I have ordered Dr Sarno books "Healing Back Pain" and "Mind Body Prescription", still waiting to be delivered to me. I am gonna start the journaling when I start to read the books.

    By the time I am typing all these, I have been trying 2 months of chiropractic manipulation, dry needling, decompression traction therapy, PT, acupuncture and cupping, all of them can only provide temporary relief, which doesn't last longer than a day. Muscle relaxants and anti-inflammatory drugs didn’t help at all.

    My questions will be:

    1. Is my pain caused by TMS?

    2. Is MPS just another form of TMS?

    3. My understanding from TMS forum is whiplash injury doesn't exist or chronic neck pain is from our memory, is that correct?

    4. If my pain is caused by TMS, do I have to change my lifestyle or dietary habit? (I am a regular drinker, often going to bed late and having an active lifestyle)

    All your info and opinion would be really appreciated. Many thanks.

    Regards, Jayden
  2. Forest

    Forest Beloved Grand Eagle

    Hi Jayden,

    Myofascial Pain Syndrome was one of my diagnoses for the pain in the muscles of my back. It may have taken a little while to go away significantly, but now I don't even notice it any more. Certainly, the first thing I think of when I hear MPS is TMS.
    breakfree likes this.
  3. Andy Bayliss

    Andy Bayliss TMS Coach & Beloved Grand Eagle

    Welcome Jayden,

    While I have worked to address severe foot pain, the long-term whiplash pain has almost completely gone. So yes, whiplash (months and years after an accident) in my opinion is TMS. This is Dr. Sarno's and many other TMS doctor's understanding as well.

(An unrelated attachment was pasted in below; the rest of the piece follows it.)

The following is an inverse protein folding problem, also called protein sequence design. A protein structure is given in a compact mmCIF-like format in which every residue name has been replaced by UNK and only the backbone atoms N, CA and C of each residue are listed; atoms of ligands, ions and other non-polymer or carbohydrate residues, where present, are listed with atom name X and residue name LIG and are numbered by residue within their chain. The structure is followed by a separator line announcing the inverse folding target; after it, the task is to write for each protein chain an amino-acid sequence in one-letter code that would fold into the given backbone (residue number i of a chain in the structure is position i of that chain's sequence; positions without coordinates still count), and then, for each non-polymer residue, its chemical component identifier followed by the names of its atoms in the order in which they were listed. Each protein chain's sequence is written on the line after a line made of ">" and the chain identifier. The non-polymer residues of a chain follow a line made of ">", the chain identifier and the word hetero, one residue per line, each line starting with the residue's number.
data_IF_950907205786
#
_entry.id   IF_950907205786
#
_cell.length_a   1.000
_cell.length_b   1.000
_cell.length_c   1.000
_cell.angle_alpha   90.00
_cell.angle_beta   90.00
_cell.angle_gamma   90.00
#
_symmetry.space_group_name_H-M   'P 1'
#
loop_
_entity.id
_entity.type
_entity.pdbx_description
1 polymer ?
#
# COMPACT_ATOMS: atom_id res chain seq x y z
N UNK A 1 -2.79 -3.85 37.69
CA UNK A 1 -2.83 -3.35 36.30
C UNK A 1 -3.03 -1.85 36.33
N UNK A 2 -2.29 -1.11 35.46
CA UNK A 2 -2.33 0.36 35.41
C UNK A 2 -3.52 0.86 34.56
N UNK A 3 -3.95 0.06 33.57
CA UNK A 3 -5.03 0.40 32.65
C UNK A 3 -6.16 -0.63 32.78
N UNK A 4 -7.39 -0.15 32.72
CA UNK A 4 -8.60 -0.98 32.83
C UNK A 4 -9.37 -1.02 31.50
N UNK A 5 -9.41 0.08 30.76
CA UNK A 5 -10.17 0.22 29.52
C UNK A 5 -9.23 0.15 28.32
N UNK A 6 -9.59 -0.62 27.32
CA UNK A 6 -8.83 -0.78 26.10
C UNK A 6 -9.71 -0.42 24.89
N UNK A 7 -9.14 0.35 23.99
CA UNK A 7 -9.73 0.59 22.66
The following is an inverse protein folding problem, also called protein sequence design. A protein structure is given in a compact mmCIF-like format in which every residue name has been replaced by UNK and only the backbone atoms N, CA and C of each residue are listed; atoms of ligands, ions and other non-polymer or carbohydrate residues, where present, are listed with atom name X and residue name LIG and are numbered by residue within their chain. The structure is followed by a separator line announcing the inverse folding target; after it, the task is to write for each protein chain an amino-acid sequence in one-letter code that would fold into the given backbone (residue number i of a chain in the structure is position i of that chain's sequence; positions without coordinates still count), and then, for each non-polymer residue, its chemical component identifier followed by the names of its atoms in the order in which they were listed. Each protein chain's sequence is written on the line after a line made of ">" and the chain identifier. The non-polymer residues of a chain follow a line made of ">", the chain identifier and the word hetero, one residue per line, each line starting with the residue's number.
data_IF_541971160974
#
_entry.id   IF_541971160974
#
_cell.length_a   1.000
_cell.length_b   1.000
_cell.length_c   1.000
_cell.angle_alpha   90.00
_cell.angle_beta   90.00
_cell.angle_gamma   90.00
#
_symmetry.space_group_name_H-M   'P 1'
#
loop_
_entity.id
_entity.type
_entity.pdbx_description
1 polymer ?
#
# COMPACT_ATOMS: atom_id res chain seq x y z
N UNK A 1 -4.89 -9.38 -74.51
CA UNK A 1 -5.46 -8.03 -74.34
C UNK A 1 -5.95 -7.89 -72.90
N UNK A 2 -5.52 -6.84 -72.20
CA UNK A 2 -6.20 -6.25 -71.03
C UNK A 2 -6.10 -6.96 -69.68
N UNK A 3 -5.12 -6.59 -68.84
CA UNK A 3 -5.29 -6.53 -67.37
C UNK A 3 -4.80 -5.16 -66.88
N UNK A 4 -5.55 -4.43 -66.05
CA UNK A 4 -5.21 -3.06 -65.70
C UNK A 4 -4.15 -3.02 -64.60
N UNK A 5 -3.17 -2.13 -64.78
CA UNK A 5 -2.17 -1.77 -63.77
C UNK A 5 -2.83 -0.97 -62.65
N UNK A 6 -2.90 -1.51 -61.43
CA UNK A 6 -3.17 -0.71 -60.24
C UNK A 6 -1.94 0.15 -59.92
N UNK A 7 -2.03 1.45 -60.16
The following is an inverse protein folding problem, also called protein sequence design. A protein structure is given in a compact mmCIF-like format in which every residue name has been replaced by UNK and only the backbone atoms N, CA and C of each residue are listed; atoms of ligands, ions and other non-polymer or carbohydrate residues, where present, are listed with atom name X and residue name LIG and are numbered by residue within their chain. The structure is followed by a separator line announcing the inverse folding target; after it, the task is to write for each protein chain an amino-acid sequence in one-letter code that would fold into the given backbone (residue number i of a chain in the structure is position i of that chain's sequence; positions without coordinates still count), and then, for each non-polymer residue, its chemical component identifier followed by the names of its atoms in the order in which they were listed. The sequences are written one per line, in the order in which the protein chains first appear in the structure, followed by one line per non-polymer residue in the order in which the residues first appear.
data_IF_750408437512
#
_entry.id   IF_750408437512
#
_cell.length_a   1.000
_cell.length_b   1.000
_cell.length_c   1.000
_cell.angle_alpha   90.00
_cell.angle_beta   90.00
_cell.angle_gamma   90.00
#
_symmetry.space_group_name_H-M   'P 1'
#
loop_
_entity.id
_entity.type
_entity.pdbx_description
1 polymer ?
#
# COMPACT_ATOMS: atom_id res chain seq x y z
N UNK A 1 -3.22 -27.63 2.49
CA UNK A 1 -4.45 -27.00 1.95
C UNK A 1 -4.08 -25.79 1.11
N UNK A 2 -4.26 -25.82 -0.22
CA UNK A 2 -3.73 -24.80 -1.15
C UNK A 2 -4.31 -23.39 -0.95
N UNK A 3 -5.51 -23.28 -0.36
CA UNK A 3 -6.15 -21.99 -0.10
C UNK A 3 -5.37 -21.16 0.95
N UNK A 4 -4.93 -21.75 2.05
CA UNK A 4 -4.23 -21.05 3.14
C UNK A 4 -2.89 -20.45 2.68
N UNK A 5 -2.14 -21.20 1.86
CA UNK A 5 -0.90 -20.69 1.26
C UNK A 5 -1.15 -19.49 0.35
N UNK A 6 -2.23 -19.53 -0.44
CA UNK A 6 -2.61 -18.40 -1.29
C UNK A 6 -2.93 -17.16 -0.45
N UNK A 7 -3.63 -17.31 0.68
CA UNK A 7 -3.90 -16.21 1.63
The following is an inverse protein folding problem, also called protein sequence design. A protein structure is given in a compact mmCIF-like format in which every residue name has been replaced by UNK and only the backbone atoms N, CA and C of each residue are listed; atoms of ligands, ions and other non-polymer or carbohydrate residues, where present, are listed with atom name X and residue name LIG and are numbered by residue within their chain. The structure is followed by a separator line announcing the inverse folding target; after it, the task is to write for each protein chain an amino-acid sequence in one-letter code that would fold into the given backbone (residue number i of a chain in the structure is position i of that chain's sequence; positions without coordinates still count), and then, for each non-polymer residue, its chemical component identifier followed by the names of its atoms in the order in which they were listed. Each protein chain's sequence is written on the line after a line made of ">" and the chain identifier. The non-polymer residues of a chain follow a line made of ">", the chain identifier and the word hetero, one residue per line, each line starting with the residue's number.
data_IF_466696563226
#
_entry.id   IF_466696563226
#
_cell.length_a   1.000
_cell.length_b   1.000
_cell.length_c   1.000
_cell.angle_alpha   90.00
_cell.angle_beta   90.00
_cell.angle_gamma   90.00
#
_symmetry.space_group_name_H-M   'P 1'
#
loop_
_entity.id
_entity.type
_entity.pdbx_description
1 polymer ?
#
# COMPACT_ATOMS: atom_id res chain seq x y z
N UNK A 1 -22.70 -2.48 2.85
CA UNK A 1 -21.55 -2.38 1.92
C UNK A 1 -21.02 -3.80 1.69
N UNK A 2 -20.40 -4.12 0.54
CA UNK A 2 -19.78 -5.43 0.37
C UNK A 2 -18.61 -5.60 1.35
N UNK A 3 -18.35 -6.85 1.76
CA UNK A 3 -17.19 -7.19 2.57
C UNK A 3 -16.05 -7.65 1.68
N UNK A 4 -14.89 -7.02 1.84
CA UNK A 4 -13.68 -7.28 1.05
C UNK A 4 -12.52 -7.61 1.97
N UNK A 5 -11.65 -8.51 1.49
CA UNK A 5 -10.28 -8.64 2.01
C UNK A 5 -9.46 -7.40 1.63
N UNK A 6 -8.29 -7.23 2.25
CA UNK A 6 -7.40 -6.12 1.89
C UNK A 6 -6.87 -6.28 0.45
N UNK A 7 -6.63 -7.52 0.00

No, the system is just what it says: inquire into what in your inner and outer life is causing inner tension, specificially causing difficult feelings in the Inner Child that "don't want to be felt." This is the core. Many people find relaxation meditations helpful, yoga for relaxation good. Ultimately, if you see your lifestyle as pushing you and driving you, you will make changes, but I think these changes come best as you develop more awareness of your inner life, your deeper responses to your life.

    Each person finds their own specific way, within the basic frameworks. Some people "slow down." Some don't. Diet and drinking are probably not related, but if you discover they somehow are, then you might change this. My first response is "think psychological."

    I urge you to do the free programs TMS Recovery Program and the Structured Education Program at the Wiki link. Many, many people have had success with these tools. Tonight I was reading this.

    Good Luck!!

    Andy B
    sjcy and breakfree like this.
  4. Andy Bayliss

    Andy Bayliss TMS Coach & Beloved Grand Eagle

    By the way, your English is excellent.
    breakfree likes this.
  5. Jayden

    Jayden New Member

    Thank you Forest and Andy, you guys have given me confidence to confirm the cause of my pain.

    And thanks again Andy for the recommendation, I will definitely look through and work on the program.